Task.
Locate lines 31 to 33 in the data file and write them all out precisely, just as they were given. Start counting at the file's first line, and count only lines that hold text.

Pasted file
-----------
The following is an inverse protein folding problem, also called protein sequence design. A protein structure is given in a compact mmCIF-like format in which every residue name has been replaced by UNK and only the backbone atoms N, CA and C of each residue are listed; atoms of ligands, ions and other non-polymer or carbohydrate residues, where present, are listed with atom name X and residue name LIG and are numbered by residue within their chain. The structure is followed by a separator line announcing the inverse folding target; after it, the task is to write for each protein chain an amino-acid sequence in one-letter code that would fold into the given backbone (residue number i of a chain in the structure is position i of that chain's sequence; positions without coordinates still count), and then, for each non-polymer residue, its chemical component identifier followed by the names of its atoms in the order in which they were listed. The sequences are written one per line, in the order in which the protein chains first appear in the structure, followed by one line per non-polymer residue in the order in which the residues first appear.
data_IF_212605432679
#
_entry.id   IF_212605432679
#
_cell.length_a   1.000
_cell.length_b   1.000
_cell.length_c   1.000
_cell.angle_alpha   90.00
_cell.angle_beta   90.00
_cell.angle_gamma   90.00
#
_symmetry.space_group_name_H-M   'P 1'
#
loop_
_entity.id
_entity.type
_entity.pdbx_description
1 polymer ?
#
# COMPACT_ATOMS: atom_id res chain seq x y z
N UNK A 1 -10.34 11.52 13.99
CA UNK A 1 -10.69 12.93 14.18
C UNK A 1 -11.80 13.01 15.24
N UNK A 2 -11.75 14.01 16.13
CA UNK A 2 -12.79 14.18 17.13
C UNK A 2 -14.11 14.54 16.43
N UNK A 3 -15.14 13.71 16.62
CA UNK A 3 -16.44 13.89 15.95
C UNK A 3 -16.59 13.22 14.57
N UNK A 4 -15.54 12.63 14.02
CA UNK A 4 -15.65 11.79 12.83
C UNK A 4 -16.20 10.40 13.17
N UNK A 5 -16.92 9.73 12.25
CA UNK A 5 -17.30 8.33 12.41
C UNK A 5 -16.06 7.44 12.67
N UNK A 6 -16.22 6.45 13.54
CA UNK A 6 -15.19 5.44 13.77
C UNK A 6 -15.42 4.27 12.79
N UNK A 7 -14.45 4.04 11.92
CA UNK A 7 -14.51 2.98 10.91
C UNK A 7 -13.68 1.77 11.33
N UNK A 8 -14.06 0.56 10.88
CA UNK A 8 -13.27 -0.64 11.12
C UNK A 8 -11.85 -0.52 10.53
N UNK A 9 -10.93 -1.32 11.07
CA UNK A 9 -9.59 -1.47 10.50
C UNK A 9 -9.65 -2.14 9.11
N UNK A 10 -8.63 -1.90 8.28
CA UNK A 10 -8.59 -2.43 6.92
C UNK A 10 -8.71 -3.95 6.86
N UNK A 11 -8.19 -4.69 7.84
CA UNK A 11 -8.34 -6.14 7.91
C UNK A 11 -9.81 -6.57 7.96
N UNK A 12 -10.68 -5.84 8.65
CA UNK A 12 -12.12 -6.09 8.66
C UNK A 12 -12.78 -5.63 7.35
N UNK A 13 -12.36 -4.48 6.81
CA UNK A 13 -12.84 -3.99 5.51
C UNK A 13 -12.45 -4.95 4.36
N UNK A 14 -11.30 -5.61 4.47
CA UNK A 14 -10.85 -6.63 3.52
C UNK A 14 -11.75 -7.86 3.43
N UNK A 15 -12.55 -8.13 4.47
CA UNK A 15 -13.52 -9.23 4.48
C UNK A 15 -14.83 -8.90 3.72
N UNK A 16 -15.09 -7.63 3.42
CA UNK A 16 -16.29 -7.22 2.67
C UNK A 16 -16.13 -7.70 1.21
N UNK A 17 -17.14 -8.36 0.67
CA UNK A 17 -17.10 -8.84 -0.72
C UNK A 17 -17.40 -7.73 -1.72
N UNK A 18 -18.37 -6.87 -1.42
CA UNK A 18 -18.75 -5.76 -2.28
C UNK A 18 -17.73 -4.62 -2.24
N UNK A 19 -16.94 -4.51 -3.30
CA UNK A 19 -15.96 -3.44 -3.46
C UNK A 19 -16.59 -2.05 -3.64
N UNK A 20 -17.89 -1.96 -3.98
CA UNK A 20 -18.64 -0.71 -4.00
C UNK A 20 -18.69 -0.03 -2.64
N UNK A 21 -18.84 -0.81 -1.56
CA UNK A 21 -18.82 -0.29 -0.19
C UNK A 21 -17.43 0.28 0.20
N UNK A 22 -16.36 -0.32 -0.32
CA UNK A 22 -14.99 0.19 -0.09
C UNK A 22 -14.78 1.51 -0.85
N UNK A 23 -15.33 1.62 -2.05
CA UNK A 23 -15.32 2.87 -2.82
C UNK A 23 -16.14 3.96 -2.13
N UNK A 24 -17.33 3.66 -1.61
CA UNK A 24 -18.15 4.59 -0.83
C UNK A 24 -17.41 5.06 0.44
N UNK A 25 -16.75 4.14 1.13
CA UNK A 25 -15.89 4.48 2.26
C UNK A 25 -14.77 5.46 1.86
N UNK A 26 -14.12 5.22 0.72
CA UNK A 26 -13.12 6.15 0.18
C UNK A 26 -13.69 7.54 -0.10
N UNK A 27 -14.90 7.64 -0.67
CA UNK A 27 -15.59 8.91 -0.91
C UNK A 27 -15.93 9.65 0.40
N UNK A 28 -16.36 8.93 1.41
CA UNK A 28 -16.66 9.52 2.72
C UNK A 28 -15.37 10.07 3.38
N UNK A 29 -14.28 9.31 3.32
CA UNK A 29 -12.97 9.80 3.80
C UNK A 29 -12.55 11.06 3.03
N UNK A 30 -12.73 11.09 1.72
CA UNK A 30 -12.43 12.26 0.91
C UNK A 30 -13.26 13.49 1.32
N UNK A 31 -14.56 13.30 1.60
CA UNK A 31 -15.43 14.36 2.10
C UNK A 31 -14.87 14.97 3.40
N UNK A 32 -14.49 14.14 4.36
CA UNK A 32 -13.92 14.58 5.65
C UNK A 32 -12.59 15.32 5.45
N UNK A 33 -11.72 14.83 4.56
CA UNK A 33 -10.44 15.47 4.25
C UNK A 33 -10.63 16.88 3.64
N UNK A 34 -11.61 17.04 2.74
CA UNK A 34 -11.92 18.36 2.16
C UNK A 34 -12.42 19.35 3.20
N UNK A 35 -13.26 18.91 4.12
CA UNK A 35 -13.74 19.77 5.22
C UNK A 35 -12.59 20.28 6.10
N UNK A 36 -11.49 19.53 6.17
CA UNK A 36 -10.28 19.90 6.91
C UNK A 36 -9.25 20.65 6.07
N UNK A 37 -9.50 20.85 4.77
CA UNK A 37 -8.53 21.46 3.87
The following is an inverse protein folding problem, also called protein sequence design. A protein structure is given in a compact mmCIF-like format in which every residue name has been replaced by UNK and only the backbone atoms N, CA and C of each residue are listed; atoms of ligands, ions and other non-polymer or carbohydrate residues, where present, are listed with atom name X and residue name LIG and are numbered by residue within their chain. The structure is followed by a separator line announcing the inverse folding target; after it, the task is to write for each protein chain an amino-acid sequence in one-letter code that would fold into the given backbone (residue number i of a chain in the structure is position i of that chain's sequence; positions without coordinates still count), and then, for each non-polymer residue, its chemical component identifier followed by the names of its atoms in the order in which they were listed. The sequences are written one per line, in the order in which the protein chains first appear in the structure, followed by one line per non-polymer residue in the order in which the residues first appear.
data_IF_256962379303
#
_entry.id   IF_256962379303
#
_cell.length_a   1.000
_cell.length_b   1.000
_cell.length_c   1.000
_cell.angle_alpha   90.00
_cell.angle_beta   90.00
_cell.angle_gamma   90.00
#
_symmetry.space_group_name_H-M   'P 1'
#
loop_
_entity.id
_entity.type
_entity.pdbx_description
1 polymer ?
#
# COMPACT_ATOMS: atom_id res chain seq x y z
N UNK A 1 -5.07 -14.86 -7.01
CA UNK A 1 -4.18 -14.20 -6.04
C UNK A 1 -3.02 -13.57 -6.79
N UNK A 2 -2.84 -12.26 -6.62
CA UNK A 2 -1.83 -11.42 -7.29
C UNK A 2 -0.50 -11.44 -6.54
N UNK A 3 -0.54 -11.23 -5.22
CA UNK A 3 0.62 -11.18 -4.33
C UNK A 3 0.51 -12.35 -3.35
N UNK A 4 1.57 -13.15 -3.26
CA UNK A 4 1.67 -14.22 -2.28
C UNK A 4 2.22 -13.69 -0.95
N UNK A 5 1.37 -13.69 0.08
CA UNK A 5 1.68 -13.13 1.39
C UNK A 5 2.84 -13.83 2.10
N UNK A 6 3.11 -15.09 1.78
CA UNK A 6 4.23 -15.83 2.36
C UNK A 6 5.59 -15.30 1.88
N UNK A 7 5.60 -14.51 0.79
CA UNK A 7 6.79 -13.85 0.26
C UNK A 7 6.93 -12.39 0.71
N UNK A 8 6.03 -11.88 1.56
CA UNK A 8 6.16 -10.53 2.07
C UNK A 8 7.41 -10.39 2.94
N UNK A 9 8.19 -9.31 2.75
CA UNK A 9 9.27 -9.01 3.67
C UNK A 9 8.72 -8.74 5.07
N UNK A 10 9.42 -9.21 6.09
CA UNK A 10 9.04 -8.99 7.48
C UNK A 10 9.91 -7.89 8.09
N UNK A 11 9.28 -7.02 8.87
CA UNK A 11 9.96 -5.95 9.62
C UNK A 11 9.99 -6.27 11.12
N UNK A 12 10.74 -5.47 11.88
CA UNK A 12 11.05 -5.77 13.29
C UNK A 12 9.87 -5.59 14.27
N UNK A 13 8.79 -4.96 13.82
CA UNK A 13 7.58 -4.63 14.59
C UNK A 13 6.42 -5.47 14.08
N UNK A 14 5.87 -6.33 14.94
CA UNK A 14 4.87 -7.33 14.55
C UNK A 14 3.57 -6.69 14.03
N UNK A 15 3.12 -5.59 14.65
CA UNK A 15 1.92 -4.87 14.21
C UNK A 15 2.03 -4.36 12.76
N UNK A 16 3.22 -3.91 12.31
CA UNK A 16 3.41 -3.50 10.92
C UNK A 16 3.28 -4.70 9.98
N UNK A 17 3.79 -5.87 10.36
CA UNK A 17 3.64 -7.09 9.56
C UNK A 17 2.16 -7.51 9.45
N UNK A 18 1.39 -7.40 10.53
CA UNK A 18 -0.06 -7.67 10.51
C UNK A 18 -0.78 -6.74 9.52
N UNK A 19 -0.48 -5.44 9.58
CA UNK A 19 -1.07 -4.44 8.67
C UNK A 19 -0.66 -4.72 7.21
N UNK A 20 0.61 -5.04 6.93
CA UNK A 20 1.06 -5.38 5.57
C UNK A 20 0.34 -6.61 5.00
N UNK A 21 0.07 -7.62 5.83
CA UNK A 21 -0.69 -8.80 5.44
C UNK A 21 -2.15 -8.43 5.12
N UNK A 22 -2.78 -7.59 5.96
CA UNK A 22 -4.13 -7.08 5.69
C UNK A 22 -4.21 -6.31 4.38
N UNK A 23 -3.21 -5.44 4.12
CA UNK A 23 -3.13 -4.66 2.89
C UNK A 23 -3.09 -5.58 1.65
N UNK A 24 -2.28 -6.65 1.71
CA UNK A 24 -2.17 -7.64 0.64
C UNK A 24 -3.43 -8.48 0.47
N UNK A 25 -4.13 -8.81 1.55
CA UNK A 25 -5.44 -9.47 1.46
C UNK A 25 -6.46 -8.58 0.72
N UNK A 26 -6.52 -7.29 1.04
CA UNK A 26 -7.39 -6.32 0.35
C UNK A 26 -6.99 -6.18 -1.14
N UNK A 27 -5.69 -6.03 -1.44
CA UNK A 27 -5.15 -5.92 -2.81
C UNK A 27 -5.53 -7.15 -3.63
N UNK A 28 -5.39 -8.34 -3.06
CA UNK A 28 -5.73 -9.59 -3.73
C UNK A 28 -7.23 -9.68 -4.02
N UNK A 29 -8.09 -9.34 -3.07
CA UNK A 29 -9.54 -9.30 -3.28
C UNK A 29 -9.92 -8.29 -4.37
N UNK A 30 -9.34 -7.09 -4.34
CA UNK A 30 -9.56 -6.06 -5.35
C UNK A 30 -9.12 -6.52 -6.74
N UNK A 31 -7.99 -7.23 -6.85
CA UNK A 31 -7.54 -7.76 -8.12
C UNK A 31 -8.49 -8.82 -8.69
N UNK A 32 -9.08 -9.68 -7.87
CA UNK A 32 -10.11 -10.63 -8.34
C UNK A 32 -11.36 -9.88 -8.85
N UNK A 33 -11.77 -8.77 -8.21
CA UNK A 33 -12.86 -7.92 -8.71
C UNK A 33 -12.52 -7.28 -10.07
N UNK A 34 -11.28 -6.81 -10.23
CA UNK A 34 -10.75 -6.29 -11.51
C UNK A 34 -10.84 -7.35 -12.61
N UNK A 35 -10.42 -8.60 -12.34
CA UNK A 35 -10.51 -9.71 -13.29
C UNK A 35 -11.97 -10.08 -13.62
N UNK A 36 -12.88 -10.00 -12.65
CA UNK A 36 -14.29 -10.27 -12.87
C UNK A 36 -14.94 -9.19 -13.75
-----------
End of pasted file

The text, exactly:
N UNK A 4 -15.54 12.63 14.02
CA UNK A 4 -15.65 11.79 12.83
C UNK A 4 -16.20 10.40 13.17